Wedding stunt floated this couple’s boat

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Newlyweds put a restored 1941 Chris-Craft in a swimming pool to pose for their marriage photo

Some people drive off into the sunset in a convertible on their wedding day. Maryland couple Webster Griebel and Erin Syswerda opted for floating a restored 1941 wooden Chris-Craft in a swimming pool.

An old wooden runabout neatly tied up in a swimming pool is not something you see every day, but it is when a young Maryland couple decided to create a memorable wedding day photo.

“I actually wasn’t too thrilled about doing it at first,” says Carl Griebel, the groom’s father, laughing. “I had to drive my crane truck — which is like driving a tank — 30 miles each way to make this happen.”

The wedding was held Oct. 4 in Trappe, Md., at Bullens Chance estate located on the shore. The 16-foot boat, named Coach, was supplied by Ebby duPont of St. Michael’s, Md.

“It was a total restoration and I named it after my father, who everyone called Coach,” says duPont. “It was the first [powerboat] I ever completely restored, and I finished it about nine years ago.”

The couple climbed into the boat with the help of line handlers for a good-luck photo. At the end of the reception, the couple escaped in a restored wooden 40-foot Chesapeake Bay crabbing boat with a drake tail transom that was loaned to them by another close friend of the elder Griebel’s.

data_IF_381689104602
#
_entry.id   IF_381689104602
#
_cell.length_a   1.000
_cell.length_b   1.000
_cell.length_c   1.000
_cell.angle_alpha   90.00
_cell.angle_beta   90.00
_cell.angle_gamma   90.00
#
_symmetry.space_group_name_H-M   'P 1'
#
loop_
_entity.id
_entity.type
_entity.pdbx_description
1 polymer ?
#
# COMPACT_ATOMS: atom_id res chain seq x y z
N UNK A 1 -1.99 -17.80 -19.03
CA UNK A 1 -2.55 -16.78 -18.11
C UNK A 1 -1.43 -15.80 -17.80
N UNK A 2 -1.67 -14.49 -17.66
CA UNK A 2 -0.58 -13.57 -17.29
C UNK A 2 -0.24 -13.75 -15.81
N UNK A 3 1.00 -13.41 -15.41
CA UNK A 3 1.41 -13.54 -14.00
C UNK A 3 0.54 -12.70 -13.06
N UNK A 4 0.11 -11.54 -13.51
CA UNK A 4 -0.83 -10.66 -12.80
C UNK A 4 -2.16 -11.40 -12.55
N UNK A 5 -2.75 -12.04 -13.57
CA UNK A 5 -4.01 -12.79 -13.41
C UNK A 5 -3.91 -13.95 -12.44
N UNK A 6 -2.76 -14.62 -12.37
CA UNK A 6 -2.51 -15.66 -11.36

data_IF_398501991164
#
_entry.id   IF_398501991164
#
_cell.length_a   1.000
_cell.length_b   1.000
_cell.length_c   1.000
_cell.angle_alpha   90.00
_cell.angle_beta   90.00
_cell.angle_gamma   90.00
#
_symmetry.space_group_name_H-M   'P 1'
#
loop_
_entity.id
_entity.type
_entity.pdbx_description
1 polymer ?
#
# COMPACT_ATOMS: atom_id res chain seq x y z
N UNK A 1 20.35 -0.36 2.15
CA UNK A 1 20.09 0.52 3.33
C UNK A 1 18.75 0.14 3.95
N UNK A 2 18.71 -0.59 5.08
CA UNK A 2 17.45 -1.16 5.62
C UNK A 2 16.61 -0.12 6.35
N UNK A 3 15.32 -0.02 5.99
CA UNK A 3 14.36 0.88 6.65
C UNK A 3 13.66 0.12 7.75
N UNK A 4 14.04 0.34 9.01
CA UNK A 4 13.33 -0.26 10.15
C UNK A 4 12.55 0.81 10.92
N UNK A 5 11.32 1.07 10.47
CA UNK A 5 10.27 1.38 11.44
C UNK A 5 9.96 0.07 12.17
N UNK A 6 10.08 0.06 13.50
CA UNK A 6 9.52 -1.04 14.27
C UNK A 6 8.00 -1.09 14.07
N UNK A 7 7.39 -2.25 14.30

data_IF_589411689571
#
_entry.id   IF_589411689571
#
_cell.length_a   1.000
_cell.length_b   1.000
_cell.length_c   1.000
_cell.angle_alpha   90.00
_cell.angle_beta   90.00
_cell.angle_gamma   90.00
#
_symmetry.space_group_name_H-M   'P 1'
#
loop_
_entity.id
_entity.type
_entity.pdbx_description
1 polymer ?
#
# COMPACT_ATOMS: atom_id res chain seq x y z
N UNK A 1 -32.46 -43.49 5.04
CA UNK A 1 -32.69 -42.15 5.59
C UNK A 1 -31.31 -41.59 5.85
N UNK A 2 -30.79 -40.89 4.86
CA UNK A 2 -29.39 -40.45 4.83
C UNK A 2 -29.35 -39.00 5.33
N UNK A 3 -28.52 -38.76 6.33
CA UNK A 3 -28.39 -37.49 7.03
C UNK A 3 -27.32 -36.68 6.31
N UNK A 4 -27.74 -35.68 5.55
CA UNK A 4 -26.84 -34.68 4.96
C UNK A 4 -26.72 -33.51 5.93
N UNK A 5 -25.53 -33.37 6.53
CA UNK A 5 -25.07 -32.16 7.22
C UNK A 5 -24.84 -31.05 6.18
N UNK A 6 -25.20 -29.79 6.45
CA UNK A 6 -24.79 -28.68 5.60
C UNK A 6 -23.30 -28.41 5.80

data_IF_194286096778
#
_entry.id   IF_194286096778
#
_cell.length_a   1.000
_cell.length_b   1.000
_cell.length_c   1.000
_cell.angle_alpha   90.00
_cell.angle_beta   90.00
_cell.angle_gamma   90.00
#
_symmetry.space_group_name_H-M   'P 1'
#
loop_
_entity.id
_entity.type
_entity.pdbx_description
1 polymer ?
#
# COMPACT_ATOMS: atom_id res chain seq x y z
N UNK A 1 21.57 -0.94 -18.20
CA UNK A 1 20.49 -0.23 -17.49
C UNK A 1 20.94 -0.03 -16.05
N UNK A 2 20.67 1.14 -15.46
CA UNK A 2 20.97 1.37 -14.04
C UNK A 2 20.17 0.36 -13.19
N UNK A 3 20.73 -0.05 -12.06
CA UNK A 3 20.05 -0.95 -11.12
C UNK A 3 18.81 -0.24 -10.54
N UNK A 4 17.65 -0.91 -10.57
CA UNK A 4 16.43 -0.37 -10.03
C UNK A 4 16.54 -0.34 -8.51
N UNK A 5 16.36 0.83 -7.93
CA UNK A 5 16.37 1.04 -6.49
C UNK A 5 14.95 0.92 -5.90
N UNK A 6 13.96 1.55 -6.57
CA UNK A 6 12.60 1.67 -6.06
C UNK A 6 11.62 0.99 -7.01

“We’re all boaters in this family,” says Griebel, who owns Severn Marine Services in Tilghman, Md. “I own a Chesapeake Bay workboat that’s 22 feet, all restored, but not quite as old as the one my son escaped on. Mine’s only from 1965.”

Bob Grieser, the professional photographer who snapped the wedding photo, is an old friend of Griebel’s. This isn’t the first time Griebel and duPont have collaborated to put a boat in a pool. They celebrated the 100th anniversary of Island Lark, a 54-foot Chesapeake Bay log canoe owned by duPont and his brother Tad that was featured in Soundings in August 2001. The canoe was plunked into the pool of duPont’s mother’s house the same way Coach was: with Griebel’s crane truck. With 150 guests dressed to the nines to celebrate, it is no surprise Grieser was there to capture that moment as well.

“It’s just fun,” says Griebel. “Having Coach for the wedding worked out very well. I didn’t even know Bob was getting this shot until after the wedding was over.”

 This story originally appeared in the January 2009 issue.